Every couple of days, I witness the same disheartening scene in my Brooklyn neighborhood when a garbage truck stops on my street. While the sanitation men momentarily block traffic, scurrying to toss bags of trash into the truck, there is always some putz in a waiting car who will blast his horn and scream curses at the workers.
This makes me apoplectic with rage. It is no way to treat New York's Strongest, the men - and a few women - who, as Mayor Michael Bloomberg said in a recent press conference, "pick up over 11,000 tons of garbage and recycling per day, and helps keep this city clean and safe." In New York City, it is firemen - a.k.a. New York's Bravest - who get all the love. My local fire department regularly receives from its grateful citizenry pizza, coffee cakes, homemade cards from children - you name it. They pose for pictures. They flirt with female passerby. And while New York's Finest - the cops - get their fair share of abuse, plenty of other people are mighty glad to see them. But New York's Strongest are treated as if they are invisible. When they're on the job, I notice that people on the street avert their eyes, as if the act of collecting our trash is somehow shameful. Far from it!
And please don't tell me, as a friend did recently, that sanitation workers are on 'easy street' because they're paid well and retire early. The journey to early retirement is a long, fetid slog through maggots, broken glass, your baby's feces-marinated diapers, rats, assorted dead pets, and used needles. In New York, sanitation workers die on the job with distressing regularity. In March, worker Stephen Dixon was the latest to lose his life. In a statement, the president of the Uniformed Sanitation Men's Association Harry Nespoli said, "New York City sanitation workers have one of the most strenuous and dangerous jobs in the country. This is the eighth death of a sanitation worker on the job in less than six years."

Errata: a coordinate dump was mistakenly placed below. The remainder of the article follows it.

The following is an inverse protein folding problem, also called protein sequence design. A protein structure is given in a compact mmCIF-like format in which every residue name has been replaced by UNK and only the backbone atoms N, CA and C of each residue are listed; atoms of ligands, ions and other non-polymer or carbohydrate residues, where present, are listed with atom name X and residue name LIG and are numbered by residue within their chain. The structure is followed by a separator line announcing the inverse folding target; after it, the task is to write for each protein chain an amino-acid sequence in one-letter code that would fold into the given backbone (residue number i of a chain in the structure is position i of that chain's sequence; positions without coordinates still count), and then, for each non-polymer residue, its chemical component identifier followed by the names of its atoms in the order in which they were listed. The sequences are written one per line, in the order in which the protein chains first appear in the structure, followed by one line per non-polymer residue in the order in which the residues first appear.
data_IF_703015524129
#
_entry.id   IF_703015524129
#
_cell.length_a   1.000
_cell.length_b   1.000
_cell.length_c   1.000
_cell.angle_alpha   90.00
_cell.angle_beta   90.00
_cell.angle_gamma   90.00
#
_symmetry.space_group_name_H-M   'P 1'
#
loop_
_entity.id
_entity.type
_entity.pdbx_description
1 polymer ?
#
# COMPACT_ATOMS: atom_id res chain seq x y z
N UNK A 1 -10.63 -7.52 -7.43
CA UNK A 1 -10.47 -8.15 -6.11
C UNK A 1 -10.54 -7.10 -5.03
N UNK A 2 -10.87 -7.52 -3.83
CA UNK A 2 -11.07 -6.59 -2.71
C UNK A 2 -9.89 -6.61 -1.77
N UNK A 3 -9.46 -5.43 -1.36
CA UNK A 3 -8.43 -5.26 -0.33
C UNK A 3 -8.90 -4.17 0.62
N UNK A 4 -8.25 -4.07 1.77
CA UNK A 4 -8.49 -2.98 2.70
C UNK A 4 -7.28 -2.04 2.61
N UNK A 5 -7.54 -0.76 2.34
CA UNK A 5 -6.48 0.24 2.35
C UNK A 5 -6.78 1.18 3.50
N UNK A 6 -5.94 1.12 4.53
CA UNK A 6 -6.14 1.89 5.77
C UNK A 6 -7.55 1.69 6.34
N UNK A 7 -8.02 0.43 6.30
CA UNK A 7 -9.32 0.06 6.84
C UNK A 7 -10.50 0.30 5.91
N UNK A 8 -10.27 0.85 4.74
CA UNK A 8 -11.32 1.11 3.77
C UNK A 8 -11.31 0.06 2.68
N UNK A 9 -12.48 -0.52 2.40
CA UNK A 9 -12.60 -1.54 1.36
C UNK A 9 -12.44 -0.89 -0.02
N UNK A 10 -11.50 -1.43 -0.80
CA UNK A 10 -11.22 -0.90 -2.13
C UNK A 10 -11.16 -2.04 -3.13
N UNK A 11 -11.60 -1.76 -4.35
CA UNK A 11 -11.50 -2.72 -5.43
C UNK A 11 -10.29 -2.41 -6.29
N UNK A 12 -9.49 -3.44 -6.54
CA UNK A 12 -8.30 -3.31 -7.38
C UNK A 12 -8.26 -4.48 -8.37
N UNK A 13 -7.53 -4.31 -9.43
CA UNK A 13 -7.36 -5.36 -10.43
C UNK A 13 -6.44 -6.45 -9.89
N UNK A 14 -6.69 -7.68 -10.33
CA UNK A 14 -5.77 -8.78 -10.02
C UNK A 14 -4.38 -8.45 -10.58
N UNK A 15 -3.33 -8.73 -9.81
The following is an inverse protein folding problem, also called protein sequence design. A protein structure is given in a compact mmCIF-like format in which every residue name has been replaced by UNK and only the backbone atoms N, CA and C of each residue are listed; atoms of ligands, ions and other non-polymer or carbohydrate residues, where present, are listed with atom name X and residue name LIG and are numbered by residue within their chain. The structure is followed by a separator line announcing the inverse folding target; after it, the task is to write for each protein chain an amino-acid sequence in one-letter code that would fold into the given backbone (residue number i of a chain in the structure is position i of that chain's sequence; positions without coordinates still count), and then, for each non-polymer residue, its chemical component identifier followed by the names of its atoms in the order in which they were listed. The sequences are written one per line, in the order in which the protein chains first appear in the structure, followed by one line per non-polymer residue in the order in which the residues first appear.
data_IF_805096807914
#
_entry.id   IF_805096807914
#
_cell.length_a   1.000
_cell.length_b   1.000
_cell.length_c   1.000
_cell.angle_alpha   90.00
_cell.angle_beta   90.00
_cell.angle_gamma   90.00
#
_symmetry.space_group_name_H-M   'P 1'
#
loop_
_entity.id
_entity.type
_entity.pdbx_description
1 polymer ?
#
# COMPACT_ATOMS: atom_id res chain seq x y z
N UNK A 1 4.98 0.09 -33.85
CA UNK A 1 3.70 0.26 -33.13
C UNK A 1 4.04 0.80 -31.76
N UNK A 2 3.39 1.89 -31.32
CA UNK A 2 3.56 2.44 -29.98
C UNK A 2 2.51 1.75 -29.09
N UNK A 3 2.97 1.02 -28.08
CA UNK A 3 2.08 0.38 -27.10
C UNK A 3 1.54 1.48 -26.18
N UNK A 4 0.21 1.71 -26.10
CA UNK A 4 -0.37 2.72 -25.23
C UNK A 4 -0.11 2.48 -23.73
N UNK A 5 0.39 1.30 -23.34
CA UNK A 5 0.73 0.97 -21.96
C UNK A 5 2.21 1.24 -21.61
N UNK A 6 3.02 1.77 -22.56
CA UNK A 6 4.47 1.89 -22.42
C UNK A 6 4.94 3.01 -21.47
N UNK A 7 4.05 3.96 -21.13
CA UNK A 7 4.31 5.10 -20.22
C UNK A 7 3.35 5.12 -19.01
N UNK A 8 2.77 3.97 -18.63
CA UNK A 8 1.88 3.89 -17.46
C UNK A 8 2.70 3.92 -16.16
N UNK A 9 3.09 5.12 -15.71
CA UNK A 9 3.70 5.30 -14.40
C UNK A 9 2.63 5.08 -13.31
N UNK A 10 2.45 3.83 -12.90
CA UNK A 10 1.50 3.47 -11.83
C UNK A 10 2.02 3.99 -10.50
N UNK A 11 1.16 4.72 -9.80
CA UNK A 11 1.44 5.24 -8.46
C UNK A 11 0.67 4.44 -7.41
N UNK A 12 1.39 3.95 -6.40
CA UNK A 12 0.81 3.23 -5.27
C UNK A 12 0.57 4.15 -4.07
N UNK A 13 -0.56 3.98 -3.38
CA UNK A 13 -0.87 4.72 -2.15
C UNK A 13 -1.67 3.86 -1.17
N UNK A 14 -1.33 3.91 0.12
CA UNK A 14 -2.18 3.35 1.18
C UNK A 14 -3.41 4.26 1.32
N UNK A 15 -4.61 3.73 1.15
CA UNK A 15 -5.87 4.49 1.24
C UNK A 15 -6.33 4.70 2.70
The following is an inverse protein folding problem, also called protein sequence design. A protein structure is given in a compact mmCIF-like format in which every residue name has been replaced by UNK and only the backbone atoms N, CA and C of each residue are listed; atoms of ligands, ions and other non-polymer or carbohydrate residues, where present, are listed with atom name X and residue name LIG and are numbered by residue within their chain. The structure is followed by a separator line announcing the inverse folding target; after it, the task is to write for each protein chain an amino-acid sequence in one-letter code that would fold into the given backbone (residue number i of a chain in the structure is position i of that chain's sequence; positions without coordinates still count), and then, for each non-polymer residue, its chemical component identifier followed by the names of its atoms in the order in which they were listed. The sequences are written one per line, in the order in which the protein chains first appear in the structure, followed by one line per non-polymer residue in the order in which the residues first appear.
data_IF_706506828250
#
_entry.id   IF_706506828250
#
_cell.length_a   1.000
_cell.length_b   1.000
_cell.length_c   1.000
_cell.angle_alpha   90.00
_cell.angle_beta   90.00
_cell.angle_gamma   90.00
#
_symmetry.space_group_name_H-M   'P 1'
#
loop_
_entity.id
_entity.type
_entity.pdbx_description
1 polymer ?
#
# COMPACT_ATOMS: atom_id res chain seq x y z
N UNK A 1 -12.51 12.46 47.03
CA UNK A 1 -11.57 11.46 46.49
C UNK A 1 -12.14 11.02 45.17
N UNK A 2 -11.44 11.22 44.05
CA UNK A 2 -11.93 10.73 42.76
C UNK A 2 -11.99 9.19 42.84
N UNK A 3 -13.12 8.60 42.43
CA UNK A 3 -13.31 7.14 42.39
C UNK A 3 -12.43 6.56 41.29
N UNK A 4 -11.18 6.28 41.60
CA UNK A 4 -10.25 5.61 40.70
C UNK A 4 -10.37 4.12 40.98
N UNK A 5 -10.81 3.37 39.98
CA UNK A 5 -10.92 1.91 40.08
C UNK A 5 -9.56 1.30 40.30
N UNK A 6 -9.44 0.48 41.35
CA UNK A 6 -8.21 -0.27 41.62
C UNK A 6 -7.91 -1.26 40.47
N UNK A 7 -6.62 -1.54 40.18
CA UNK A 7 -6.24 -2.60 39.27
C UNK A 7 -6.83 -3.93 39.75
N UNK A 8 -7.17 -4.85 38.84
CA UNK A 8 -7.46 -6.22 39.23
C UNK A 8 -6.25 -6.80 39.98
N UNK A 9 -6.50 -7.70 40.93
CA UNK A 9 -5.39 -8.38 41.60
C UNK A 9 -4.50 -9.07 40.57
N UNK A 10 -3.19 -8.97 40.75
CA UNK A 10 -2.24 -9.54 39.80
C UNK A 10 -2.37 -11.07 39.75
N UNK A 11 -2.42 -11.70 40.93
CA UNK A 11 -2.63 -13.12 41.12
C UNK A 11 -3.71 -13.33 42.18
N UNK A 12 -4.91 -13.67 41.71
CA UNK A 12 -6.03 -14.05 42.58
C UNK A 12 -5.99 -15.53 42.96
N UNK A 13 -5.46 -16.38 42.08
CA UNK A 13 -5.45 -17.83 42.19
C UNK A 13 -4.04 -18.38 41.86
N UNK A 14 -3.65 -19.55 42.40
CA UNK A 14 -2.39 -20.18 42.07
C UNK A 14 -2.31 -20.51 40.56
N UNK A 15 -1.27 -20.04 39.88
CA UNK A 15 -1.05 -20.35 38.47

Last week I was visiting my family in the New Jersey suburbs and found myself behind a garbage truck. Traffic was stopped for maybe two minutes, but a guy in front of me lost his mind and leaned angrily on his horn the entire time. When the truck finally moved, I happened to follow the guy into a shopping center, and watched as he got out and ambled into Dunkin' Donuts. Ah, I thought. That was the crisis: that he was kept from his Coffee Coolatta for an extra minute while the men were picking up his trash.
I know I sound like my father when he writes in to his community newspaper, but I don't care: on this sweat-soaked holiday weekend, we should be thanking our sanitation workers profusely. You need only witness the grim photos from Naples, Italy last year during the garbage strike to know where we would be without them. I always stop the ones in my neighborhood and commend them for a job well done. I don't care if I look like a crazy person. The last time I expressed my gratitude, a worker shook his head. "Ten years, I've been on the job," he told me, "and this is the first time someone has said 'thank you.'"